Marileen Dogterom was trained as a theoretical physicist at the University of Groningen. She was a PhD student in Paris and Princeton until 1994 and then a postdoc at Bell Labs. In 1997 she started her own independent research group in experimental biophysics at the FOM Institute AMOLF in Amsterdam, where she was a group leader and later department head until 2014. Since then she has been professor and chair of the department of Bionanoscience at the TU Delft. Her main interest is in the reconstitution of cellular machineries in artificial confinement, with the ultimate goal to build a synthetic cell.
Arjen van Tunen - CEO KeyGene
Arjen J. van Tunen (1958) graduated as MSc. in Medical Biology in 1986 and as PdD in Genetics in 1991, both from the Free University of Amsterdam.He worked 10 years for the Wageningen based WUR institute Plant Research International. First as Groupleader Molecular genetics of floral organ formation in flowers (1991-1995), then as Head of department Cell Biology (1995-1998) and finally as Director Research (1998-2001). In 2001 he became Director of the Swammerdam Institute for Life Science of the University of Amsterdam. In 2004 he joined KeyGene, Wageningen, the Netherlands as CEO. Among other side functions Arjen is Board Member of EuropaBio, Food Valley NL and chairs the conference on Crop Innovation & Business to be held in April 2019 in Amsterdam. www.keygene.com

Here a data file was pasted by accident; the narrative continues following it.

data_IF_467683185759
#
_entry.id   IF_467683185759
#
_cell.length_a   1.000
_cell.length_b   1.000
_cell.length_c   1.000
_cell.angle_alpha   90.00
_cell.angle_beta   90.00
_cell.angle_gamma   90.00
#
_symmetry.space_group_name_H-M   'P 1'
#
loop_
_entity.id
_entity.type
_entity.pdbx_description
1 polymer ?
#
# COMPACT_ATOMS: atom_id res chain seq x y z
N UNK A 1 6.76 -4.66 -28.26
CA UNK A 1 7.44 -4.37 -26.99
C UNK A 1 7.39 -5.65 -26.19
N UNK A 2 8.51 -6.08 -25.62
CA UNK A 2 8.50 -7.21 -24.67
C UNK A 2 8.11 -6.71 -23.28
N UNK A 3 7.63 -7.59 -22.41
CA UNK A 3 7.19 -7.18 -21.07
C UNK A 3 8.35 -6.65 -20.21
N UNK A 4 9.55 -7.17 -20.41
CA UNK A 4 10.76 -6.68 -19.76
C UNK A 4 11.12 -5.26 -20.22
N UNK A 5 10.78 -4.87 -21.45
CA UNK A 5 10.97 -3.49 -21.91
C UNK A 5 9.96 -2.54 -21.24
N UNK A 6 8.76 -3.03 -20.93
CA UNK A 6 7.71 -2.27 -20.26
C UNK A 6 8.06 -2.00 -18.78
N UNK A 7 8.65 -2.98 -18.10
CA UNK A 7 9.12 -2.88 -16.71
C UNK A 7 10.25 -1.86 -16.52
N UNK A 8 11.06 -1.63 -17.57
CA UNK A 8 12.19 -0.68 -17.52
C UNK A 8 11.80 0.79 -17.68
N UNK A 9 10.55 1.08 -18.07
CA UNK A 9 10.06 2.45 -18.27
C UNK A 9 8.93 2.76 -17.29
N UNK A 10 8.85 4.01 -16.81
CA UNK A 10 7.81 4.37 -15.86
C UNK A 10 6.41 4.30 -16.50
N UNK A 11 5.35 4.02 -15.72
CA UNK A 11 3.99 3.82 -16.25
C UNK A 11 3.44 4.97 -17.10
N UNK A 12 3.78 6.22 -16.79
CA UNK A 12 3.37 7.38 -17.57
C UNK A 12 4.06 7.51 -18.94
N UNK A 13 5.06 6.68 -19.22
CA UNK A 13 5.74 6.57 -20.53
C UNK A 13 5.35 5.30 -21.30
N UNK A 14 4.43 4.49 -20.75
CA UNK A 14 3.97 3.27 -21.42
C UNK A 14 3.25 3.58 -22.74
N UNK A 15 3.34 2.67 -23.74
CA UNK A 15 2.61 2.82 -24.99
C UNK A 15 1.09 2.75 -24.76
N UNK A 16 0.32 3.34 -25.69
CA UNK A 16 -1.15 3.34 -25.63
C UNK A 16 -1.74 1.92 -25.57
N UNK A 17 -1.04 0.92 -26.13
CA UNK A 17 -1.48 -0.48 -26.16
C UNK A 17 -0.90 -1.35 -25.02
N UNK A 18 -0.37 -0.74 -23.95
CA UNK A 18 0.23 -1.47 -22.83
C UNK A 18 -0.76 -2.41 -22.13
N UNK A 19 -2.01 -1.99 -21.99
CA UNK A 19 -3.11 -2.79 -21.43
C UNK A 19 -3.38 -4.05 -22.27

Rosanne Hertzberger - Microbiologist, columnist, writer
Rosanne Hertzberger (1984) is microbiologist, columnist for NRC Handelsblad and writer of the book ‘Ode aan de E-nummers‘. A book that highlights the chemistry and technology in our food, from fertilizer to seed technology, from conservation technologies to meat substitutes. She shows in a humoristic and edgy manner that technology improves the quality, safety and sustainability of our food. Simultaneously, she criticizes "ont-ontwikkeling": an anti-technological attitude of many people in their thirties towards technologies as E-numbers, genetical modification and vaccinations. In her weekly column she discusses a wide range of topics in order to create space for debate.
Besides her activities as a writer and columnist, Rosanne can be regularly found in the laboratory where she researches the bacterial metabolism inside the flora of the human body. She is a front runner for open science and citizenship and likes to talk about the role of science, technology and innovation in our daily lives.
Hertzberger is known for her clear words and point of view. Her performances are a guarantee for material for conversation.